David Moberg has worked with In These Times since its inception in 1976. During that time, he has established himself as one of the country’s leading journalists covering the labor movement.
As a senior editor for In These Times, Moberg has written about new battlefronts for labor, examined the past and present strategy of the labor movement and profiled many labor fights before they were covered in the mainstream media. Additionally, his areas of expertise encompass globalization and trade, economic policy, national politics, urban affairs, the environment and energy.
Moberg has been awarded numerous accolades for his journalism efforts, including the Max Steinbock Award from the International Labor Communications Association, (2003); Forbes MediaGuide 500: A review of the Nation’s Most Important Journalists (1993, 1994), and a Project Censored Award in 1995. He has also received fellowships from organizations such as The Nation Institute (1999-2001) and the John D. and Catherine T. MacArthur Foundation (1995-1997).
Moberg has also written for The Nation, The American Prospect, The Progressive, Salon, the New York Times, the Chicago Tribune, the Chicago Sun-Times, the Chicago Tribune Magazine, the Chicago Reader, Chicago, The New Republic, Dissent, L.A. Weekly, World Policy Journal, Newsday, the Boston Globe, Utne Reader, Mother Jones, and others.
Moberg has also contributed to a series of books including: Appeal to Reason: 25 Years of In These Times (Seven Stories, 2002); The Next Agenda (Westview Press, 2001); Which Direction for Organized Labor? (Wayne State University Press, 1999); Not Your Father’s Union Movement (WW Norton & Company Inc., 1998); Can We Put an End to Sweatshops? (Beacon Press, 2001); Making Work Pay: America After Welfare (WW Norton & Company Inc., 2002); The New Chicago (to be released); Encyclopedia of Chicago History (2004), and others.
In addition to his work at In These Times, Moberg has taught sociology and anthropology at DePaul University, Roosevelt University, Loyola University, the Illinois Institute of Technology, and Northeastern Illinois University.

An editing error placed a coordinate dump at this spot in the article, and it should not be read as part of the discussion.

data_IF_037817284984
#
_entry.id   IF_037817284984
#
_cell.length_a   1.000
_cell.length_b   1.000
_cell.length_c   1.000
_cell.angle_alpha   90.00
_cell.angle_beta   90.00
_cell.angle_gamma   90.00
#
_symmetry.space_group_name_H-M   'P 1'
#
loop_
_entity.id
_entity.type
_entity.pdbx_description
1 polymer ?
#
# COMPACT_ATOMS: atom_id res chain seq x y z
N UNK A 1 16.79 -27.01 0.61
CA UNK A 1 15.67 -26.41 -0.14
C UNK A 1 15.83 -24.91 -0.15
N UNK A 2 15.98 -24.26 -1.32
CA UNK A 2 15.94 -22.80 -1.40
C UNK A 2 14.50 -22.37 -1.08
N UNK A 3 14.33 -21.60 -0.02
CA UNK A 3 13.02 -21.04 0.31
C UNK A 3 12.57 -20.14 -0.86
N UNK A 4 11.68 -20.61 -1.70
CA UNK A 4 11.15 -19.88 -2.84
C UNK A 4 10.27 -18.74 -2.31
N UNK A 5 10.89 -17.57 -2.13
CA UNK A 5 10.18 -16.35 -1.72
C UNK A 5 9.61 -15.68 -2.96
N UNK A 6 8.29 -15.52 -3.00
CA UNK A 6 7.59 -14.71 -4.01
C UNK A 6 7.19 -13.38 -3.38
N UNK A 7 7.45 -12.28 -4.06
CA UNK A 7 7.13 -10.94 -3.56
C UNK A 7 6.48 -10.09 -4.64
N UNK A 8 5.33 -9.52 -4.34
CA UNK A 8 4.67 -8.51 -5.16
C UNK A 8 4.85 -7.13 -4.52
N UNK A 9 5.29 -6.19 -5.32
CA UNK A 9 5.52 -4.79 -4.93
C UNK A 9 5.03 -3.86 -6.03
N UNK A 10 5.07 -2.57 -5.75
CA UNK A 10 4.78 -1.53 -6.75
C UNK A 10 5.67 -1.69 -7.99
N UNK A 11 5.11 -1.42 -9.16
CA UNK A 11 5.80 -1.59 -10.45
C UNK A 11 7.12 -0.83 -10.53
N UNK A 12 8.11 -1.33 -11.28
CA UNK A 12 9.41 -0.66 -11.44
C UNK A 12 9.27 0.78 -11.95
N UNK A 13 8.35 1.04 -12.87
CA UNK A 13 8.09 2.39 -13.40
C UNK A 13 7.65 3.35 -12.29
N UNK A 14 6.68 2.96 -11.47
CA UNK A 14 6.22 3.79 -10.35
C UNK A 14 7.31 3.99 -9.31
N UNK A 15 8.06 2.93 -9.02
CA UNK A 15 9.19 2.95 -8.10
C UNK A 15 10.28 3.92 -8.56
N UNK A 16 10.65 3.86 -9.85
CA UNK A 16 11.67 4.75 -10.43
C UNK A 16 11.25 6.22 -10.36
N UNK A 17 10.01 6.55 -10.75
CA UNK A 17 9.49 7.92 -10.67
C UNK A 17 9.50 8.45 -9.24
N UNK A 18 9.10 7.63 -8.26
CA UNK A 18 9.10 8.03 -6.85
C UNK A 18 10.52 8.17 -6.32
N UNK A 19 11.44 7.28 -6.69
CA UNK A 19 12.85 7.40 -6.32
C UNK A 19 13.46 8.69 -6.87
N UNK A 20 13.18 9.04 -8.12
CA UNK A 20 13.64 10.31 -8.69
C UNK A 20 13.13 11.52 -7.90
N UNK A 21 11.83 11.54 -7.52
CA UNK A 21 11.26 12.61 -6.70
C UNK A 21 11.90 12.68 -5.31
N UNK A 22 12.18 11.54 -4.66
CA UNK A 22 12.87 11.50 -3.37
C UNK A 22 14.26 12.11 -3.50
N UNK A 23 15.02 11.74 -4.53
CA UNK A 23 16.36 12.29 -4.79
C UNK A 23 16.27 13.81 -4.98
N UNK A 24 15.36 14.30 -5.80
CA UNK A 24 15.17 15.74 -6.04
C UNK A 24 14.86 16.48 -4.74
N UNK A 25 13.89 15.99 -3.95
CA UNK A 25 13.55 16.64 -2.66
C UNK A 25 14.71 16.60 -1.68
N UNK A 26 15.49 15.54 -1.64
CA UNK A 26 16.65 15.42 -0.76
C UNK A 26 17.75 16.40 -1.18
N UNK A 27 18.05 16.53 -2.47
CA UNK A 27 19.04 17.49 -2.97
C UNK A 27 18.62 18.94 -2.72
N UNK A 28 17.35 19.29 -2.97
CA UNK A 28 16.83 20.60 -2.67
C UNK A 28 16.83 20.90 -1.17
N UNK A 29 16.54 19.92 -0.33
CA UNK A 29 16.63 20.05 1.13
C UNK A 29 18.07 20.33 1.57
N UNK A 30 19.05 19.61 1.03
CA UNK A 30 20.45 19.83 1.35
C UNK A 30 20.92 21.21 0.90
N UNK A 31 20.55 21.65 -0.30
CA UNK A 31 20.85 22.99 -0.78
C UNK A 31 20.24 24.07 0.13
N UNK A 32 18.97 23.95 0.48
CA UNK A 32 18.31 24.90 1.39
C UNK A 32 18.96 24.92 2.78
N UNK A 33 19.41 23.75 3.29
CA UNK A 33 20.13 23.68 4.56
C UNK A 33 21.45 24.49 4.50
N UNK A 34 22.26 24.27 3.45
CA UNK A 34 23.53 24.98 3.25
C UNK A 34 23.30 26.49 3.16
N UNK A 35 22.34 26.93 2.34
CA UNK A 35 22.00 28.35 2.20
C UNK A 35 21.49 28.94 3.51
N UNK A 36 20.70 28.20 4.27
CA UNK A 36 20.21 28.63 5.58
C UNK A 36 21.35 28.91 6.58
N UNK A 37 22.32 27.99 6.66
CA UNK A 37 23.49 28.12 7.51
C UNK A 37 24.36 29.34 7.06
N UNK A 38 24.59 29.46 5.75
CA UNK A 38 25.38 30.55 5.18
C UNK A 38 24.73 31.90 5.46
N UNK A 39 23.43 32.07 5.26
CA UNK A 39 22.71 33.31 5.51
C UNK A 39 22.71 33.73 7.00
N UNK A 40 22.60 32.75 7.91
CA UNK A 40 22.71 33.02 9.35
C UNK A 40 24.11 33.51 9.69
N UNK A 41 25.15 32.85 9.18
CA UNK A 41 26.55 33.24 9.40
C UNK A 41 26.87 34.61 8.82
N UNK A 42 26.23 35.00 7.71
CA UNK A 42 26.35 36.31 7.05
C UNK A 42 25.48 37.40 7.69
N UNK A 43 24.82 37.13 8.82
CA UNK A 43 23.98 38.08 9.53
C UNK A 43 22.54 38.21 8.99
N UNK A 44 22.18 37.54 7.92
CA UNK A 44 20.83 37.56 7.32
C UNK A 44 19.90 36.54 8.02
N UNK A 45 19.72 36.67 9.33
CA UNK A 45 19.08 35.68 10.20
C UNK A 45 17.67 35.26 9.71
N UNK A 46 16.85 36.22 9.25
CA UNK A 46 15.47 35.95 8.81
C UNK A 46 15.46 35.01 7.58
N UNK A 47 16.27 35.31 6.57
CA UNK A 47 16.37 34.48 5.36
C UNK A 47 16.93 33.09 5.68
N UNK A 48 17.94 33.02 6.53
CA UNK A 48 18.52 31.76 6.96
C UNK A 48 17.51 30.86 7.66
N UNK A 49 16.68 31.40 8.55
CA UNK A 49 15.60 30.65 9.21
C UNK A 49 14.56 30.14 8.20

Many Disappointments for Labor in Illinois Primaries, With One Bright Spot
Illinois unions faced a hazardous field of candidates in Illinois’ primary election contests on Tuesday, and most of the key races did not go their way—except for one, progressive Will... MORE
Working · March 19, 2014
Meet the ‘Missing’ Workers
More than 5 million Americans have given up hope of a job. Who are they? MORE
Features · March 19, 2014
In These Times Remembers Ron Dorfman
Ron Dorfman, a Chicago journalist and secretary of the In These Times Board of Directors, who died on February 10, spent his final months doing what he had done for most of his life:... MORE
The ITT List · March 17, 2014
After Chokwe Lumumba’s Death, Mississippi Auto Workers Mourn a Union Ally
At the United Auto Workers office near Canton, Miss., the tragic news began to trickle in late Tuesday afternoon. First only a rumor, the story was soon confirmed by live TV reports from... MORE
Working · February 28, 2014
AFL-CIO To Put ‘Laser Focus’ On Raising Wages
The labor movement has a new driving message for its legislative, educational and political work that should resonate with most American workers, especially those who have the least: Your pay is too damn... MORE
Working · February 24, 2014
Labor Leaders React to Volkswagen Loss; Some Express Frustration with Democrats
Balmy Houston would have been a nice setting for leaders of the American labor movement to throw a much-needed victory party. But just before the start of the winter meeting of the executive... MORE
Working · February 20, 2014
New Rules for Radicals
How George Goehl is transforming community organizing. MORE
Features · February 12, 2014
A Death Knell for the McJob?
Strikes in 100 cities signal a sea change in attitudes about low-wage work. MORE
Features · December 6, 2013
Unions Furious with Illinois Democrats Over Pension Cuts
Illinois legislators, facing the deepest pension funding shortfall of any state—a gap of $100 billion and growing—voted on Tuesday to fill the hole by cutting $160 billion over the next 30 years... MORE
Working · December 4, 2013
In Vermont, the Call To Unionize Is Coming From Inside the Home
Last year, Heather Boyd was working as a part-time personal care assistant for her young autistic nephew in the home they shared in Shelburne, Vermont when Carolyn Klinglesmith knocked on her door. Klinglesmith,... MORE
Working · October 11, 2013